Stem Cell Injections for the Shoulder
What are Stem Cells?
There are two types of stem cells: embryonic stem cells and adult stem cells. Both types are generally characterized by their potency, or potential to differentiate into different cell types (such as skin, muscle, bone, etc.) Adult stem cells are found throughout the human body and have remarkable healing abilities. These special cells have the ability to create new cells in existing healthy tissue which may help repair damaged areas within the joints, ligaments, bone and soft tissue of the shoulder. When stem cells divide, cells called progenitor cells are created. These cells are of particular interest to the orthopedic specialists at The Shoulder Clinic of Idaho because they have the potential to help form tendons, ligaments, articular cartilage and bone. Patients in Boise, Meridian, Nampa, and the surrounding communities of the Treasure Valley can discuss this form of regenerative medicine using stem cells with the shoulder specialists at The Shoulder Clinic of Idaho.
How are Stem Cell Injections Performed?
Adult stem cells are harvested from the bone marrow in a patient’s hip. This procedure is called bone marrow aspiration (BMA). The bone marrow donor site is numbed to reduce pain and ultrasound or x-ray guidance is used. The bone marrow is then spun in a centrifuge to separate the blood into various parts which include a healing combination of adult stem cells, white blood cells and platelets. This combination can then be injected directly into a patient’s injured shoulder to facilitate accelerated healing and tissue regeneration.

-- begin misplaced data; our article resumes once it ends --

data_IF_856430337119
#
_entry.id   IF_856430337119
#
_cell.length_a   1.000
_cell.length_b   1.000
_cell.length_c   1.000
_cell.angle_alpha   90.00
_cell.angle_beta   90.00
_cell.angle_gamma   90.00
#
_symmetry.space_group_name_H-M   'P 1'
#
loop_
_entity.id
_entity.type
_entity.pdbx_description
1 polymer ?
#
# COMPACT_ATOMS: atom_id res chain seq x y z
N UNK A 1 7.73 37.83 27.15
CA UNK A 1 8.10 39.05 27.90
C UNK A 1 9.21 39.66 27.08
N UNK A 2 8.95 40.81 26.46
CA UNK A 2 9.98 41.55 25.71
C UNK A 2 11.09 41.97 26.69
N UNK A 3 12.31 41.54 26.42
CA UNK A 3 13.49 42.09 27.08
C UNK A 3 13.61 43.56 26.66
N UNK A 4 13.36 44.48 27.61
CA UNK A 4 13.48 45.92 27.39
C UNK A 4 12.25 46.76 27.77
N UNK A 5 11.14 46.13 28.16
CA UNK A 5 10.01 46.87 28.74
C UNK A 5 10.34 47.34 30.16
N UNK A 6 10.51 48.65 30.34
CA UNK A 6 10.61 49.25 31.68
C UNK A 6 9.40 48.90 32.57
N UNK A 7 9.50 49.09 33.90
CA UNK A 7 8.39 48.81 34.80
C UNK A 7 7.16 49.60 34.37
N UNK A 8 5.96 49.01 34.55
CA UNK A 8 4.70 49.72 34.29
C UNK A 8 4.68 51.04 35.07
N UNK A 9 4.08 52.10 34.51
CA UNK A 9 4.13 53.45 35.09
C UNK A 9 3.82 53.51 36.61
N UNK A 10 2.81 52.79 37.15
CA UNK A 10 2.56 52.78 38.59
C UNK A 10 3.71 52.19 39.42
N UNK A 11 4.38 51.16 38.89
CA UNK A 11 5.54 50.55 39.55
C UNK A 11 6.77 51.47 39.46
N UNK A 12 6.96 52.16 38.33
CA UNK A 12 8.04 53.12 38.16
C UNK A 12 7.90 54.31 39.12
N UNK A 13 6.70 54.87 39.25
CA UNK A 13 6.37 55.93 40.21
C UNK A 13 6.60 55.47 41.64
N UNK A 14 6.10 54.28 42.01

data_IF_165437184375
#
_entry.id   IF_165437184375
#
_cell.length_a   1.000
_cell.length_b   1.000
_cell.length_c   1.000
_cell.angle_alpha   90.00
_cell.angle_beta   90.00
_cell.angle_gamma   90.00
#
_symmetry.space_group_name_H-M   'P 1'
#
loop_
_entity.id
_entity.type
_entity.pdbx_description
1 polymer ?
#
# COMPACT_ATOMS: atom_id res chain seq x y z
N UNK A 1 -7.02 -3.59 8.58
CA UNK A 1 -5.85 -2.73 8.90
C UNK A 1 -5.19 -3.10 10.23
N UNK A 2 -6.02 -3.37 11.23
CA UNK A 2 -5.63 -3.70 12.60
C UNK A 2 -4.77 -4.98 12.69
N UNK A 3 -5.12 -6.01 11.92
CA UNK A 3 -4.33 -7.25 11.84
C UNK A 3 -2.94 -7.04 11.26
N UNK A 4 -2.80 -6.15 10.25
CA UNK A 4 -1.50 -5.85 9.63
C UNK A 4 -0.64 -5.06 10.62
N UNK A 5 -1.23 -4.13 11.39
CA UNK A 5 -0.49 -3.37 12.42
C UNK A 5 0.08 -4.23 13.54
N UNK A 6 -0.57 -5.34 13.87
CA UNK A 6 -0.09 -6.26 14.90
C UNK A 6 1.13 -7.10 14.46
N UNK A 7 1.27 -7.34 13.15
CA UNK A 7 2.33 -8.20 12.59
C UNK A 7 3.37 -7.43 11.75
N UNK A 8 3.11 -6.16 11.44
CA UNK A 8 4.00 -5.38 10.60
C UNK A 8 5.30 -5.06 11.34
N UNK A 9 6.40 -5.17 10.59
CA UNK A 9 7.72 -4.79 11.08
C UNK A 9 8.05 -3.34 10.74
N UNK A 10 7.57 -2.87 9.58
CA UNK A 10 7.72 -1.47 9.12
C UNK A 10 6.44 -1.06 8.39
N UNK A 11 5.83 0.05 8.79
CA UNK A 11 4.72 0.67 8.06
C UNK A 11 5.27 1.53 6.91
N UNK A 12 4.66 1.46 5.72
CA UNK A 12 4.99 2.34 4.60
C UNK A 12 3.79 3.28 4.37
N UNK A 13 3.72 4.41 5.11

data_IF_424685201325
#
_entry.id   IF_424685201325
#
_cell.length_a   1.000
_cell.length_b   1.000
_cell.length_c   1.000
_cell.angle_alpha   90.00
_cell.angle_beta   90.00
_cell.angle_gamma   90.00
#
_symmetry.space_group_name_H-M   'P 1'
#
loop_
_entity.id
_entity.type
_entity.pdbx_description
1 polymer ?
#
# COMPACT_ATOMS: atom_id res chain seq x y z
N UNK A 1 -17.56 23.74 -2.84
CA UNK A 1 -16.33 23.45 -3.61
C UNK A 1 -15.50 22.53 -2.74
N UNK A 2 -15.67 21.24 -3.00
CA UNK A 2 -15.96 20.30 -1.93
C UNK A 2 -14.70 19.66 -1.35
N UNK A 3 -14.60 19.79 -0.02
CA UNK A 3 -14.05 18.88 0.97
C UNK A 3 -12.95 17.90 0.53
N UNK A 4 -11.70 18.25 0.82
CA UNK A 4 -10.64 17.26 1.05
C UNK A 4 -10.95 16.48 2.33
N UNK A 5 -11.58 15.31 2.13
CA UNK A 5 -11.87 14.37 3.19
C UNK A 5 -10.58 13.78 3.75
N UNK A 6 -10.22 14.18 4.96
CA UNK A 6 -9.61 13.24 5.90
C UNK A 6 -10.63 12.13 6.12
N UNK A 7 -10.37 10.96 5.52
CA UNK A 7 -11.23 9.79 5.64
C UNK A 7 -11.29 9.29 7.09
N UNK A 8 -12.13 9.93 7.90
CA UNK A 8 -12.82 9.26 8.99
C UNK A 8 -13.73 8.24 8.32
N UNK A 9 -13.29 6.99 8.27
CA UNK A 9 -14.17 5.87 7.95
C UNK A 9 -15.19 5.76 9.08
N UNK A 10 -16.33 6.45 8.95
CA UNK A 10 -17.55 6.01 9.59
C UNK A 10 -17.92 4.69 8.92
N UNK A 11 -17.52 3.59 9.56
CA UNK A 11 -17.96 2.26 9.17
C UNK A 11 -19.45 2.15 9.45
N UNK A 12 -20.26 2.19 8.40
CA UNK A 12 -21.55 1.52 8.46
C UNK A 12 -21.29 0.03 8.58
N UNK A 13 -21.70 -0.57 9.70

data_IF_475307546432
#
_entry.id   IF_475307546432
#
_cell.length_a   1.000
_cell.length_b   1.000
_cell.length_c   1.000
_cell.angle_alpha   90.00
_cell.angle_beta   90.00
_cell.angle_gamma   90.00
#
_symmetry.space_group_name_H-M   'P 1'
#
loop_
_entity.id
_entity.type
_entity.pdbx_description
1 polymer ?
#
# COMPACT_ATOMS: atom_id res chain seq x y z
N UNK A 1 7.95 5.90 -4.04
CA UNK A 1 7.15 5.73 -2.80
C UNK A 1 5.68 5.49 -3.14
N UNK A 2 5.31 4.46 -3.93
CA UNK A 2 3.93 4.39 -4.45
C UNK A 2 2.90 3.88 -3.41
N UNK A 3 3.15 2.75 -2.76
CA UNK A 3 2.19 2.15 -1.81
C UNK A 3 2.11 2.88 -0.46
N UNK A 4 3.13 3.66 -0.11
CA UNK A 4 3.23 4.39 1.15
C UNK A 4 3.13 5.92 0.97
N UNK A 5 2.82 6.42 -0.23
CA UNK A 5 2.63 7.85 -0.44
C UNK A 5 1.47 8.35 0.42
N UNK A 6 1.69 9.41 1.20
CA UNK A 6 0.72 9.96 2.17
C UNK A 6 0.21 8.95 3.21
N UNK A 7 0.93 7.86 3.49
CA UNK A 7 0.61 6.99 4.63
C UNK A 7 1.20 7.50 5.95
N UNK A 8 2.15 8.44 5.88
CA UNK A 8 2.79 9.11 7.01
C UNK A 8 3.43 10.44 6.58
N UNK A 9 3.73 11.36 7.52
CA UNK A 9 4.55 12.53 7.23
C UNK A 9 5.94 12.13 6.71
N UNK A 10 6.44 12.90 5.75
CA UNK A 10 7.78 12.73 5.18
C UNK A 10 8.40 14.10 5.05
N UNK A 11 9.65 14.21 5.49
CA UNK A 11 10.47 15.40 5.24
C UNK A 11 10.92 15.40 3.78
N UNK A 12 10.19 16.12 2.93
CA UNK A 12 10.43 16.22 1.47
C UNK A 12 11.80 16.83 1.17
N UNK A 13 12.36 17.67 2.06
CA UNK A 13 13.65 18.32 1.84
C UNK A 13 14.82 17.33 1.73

What are Allograft Stem Cells?
In some cases, donor stem cells called allograft cells can be used for specific shoulder conditions such as arthritis and tendon inflammation. Allograft stem cells are, in most cases, harvested from donor placenta tissue which is otherwise discarded after birth. The cells are isolated and processed in a sterile environment for use in a clinical setting.
Am I a Candidate for Stem Cell Injections?
It is important to note that stem cell therapy is not for everyone. The orthopedic specialist at Shoulder Clinic of Idaho can discuss the role of stem cell injections for patients with mild to moderate osteoarthritis, and for tendon injuries that have not responded to other conservative treatments. Older patients are sometimes offered alternative treatments because as the body ages, the ability to regenerate tissue from its own stem cells diminishes. After age 60, autologous (the body’s own) stem cell therapy typically fails to provide regeneration because there are not enough stem cells in the bone marrow. Patients in Boise, Meridian, Nampa, and the surrounding communities of the Treasure Valley will learn, in great detail, of about stem cell injection options from their orthopedic specialist at The Shoulder Clinic of Idaho.
How are stem cells used to treat arthritis?